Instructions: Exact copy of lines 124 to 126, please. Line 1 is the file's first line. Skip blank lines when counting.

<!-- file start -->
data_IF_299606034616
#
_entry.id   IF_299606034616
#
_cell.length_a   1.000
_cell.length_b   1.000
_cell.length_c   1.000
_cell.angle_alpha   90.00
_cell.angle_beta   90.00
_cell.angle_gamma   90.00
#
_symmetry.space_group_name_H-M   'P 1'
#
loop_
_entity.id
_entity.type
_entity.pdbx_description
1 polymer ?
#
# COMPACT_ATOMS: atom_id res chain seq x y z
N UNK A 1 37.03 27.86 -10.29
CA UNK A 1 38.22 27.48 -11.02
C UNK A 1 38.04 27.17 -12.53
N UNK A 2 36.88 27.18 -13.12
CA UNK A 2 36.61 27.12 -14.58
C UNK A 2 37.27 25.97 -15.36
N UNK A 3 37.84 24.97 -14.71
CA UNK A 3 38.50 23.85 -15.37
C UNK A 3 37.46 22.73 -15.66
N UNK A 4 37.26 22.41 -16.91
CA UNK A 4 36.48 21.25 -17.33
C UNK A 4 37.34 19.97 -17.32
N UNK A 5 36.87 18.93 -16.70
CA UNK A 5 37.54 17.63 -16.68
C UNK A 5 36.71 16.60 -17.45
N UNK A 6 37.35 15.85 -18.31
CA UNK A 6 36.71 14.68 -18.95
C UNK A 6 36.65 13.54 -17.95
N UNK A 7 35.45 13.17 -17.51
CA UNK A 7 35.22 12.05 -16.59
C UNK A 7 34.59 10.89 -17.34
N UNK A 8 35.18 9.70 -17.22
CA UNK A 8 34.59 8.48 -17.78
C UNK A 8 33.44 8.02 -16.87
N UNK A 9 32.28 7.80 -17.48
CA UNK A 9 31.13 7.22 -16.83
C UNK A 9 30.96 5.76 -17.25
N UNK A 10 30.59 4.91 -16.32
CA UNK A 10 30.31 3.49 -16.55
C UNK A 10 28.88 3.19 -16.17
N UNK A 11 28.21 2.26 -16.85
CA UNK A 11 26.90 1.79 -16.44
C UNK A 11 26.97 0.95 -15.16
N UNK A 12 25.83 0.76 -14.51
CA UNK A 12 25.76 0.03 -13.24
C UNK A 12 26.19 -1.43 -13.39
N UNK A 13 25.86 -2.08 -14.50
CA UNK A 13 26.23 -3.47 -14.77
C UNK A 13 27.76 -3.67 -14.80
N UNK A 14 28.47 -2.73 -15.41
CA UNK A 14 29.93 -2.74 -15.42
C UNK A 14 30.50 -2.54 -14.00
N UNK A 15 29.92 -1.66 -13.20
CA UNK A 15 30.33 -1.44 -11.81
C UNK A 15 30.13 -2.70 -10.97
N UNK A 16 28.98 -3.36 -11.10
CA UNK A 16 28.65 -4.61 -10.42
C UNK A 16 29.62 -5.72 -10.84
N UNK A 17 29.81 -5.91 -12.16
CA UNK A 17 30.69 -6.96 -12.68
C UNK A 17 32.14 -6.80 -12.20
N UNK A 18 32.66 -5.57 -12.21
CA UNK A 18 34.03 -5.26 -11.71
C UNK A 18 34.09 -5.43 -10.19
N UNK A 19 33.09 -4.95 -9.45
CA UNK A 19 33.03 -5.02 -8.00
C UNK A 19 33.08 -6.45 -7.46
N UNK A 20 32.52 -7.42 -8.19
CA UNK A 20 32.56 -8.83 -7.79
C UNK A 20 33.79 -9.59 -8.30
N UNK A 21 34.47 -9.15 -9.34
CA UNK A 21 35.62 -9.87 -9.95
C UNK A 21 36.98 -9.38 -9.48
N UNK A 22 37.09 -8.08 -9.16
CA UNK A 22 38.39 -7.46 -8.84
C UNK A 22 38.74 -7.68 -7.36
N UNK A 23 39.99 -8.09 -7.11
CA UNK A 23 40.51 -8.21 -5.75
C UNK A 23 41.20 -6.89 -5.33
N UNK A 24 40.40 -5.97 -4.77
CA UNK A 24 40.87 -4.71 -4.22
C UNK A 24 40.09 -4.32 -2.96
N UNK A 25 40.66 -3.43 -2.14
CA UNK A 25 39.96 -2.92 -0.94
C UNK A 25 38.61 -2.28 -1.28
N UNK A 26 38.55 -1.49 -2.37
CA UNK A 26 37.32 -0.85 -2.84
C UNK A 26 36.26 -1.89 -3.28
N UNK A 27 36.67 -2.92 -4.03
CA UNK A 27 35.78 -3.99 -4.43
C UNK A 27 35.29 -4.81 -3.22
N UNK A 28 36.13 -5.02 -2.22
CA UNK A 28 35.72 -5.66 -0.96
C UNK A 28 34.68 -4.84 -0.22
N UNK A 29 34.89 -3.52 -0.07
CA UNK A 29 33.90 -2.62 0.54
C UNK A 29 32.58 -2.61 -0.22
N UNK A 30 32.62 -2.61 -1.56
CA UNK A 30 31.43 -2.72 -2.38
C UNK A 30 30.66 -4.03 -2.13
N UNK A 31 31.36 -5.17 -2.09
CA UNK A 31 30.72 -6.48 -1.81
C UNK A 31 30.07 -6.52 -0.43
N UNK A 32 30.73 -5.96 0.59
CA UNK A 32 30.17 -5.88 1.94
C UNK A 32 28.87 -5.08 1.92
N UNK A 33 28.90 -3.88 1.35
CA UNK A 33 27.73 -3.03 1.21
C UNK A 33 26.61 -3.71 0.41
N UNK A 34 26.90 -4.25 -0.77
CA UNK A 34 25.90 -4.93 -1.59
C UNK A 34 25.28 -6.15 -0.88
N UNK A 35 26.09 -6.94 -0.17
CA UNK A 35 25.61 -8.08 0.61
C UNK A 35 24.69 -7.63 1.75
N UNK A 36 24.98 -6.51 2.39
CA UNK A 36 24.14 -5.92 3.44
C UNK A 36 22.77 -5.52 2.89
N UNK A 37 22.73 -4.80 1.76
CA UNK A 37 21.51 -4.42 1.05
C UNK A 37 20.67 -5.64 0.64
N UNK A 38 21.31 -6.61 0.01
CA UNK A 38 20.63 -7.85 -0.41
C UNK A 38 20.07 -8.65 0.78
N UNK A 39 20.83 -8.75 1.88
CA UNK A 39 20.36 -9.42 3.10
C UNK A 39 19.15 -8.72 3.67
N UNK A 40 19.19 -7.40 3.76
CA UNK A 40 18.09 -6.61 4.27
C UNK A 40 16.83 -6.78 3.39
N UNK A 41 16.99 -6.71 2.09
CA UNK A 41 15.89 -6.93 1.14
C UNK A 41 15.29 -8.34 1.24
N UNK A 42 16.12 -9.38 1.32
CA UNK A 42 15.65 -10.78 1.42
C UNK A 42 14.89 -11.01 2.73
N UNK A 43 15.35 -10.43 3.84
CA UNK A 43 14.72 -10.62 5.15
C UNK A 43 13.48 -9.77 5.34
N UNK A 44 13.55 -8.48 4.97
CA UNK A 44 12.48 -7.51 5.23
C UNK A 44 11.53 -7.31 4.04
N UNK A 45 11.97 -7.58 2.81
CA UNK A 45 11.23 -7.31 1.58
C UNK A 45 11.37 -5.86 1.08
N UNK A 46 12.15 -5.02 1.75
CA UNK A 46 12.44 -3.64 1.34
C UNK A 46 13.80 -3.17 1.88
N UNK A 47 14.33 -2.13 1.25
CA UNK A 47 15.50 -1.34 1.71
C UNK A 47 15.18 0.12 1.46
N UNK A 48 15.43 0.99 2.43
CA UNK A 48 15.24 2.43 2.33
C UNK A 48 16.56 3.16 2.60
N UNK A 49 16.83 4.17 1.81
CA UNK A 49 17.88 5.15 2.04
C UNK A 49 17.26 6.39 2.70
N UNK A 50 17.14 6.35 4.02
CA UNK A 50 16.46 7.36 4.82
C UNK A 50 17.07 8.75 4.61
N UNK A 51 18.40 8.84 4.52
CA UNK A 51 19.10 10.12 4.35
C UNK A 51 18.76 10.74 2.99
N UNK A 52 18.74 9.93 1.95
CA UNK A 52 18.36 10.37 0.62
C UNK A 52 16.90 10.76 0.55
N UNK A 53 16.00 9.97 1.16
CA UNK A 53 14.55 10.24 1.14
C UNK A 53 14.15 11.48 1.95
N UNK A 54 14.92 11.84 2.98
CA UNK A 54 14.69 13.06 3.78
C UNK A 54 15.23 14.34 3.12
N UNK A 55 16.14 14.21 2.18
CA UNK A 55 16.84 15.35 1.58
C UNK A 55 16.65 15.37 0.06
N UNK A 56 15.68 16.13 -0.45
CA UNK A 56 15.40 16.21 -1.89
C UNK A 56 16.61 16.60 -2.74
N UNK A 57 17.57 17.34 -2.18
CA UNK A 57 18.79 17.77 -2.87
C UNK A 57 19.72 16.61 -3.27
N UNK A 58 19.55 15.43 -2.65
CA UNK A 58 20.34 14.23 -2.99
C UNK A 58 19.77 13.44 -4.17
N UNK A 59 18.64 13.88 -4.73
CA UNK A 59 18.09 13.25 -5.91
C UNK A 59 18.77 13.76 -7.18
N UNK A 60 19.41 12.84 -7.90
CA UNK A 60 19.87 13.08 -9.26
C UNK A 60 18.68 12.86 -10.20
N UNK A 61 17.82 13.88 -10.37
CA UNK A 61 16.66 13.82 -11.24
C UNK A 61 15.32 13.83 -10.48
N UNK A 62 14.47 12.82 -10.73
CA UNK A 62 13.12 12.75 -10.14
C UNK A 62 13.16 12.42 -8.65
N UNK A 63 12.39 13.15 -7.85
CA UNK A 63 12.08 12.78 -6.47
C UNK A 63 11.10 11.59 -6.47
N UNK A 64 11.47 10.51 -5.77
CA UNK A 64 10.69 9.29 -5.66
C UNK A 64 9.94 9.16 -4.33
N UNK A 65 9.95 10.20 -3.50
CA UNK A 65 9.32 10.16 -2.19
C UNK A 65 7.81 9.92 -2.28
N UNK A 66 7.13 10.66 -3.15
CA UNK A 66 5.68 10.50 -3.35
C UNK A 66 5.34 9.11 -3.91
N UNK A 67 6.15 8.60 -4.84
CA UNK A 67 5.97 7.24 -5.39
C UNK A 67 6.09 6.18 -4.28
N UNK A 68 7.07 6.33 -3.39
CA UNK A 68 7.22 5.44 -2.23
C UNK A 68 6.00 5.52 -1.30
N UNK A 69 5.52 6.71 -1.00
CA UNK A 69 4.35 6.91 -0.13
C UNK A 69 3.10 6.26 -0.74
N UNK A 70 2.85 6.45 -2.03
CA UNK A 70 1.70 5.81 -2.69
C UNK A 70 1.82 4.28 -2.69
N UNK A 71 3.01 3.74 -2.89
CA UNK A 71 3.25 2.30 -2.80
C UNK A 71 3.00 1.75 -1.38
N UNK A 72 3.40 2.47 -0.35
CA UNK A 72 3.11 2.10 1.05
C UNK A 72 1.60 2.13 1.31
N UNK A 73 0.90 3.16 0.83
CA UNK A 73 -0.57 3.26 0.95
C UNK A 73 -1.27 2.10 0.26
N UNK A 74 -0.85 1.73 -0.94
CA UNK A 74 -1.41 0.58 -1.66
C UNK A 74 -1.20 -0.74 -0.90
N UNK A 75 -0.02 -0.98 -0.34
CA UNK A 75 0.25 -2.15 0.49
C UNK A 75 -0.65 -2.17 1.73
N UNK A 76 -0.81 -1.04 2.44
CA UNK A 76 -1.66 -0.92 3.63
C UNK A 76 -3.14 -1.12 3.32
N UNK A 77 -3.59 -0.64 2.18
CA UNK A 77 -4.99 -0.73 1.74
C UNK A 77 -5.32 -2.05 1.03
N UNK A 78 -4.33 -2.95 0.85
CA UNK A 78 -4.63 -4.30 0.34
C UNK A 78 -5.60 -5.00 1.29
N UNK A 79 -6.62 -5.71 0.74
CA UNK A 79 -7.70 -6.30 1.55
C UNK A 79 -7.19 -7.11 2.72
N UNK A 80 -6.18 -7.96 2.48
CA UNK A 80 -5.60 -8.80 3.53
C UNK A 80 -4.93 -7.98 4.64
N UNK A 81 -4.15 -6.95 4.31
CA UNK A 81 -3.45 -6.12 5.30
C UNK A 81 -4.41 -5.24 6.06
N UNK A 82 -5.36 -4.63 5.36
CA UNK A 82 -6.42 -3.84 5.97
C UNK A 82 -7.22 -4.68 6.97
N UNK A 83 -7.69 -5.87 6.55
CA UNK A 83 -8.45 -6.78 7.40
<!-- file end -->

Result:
CA UNK A 35 25.61 -8.08 0.61
C UNK A 35 24.69 -7.63 1.75
N UNK A 36 24.98 -6.51 2.39